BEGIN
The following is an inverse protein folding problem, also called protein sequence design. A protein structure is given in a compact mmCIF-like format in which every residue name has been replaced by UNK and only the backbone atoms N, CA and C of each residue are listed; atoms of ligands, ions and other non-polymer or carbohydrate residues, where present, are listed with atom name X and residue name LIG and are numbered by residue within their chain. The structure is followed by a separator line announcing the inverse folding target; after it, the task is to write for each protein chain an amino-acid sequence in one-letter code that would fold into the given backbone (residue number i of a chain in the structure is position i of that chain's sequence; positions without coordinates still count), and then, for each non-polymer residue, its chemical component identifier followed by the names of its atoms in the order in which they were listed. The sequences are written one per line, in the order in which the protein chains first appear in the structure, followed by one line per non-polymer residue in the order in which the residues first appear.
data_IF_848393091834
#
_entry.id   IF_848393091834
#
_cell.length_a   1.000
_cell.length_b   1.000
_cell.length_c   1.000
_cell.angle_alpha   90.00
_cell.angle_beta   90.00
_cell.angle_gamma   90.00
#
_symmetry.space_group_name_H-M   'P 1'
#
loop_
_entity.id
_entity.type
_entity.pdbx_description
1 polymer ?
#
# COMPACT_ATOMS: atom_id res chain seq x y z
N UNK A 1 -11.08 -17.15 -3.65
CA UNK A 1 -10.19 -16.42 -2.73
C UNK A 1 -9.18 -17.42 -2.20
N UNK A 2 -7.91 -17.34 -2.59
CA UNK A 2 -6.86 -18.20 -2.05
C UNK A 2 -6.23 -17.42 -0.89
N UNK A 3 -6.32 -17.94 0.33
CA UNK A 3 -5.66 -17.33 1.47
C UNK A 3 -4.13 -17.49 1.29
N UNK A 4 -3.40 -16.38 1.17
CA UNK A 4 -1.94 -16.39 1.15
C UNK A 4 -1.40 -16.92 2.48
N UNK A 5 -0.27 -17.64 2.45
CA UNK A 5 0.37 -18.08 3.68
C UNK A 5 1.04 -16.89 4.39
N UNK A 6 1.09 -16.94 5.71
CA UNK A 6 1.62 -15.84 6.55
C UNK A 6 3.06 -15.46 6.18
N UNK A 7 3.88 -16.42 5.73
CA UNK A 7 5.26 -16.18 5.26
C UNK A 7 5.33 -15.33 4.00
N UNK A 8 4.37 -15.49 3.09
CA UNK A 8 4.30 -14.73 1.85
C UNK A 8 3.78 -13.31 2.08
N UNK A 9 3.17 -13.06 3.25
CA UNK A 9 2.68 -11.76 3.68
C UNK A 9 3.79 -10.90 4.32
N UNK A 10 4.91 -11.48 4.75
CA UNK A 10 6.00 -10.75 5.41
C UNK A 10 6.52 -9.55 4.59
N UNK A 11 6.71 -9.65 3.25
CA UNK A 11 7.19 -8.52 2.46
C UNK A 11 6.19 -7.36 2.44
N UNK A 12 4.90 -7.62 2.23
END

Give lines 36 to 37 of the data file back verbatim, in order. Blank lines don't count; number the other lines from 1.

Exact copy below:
C UNK A 5 1.04 -16.89 4.39
N UNK A 6 1.09 -16.94 5.71